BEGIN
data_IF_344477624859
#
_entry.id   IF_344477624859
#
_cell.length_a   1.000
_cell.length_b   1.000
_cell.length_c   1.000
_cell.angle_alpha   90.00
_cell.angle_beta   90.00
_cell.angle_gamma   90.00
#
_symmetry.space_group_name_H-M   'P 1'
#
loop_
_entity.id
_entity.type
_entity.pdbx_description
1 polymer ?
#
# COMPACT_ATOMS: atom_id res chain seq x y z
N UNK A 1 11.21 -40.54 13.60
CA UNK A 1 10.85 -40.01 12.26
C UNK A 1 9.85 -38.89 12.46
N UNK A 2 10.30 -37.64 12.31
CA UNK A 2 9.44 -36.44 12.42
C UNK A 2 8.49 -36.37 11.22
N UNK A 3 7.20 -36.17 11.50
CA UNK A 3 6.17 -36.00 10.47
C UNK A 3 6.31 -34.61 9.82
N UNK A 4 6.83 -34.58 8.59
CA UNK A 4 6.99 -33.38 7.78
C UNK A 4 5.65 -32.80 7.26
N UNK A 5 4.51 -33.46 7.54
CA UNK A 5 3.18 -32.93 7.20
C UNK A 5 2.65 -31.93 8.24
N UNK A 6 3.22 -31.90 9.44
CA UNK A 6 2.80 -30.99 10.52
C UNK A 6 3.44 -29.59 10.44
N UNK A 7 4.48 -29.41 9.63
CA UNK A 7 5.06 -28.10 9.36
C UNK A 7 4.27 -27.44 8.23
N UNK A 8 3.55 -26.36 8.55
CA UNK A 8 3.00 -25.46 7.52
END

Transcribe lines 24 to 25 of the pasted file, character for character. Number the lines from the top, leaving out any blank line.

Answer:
N UNK A 2 10.30 -37.64 12.31
CA UNK A 2 9.44 -36.44 12.42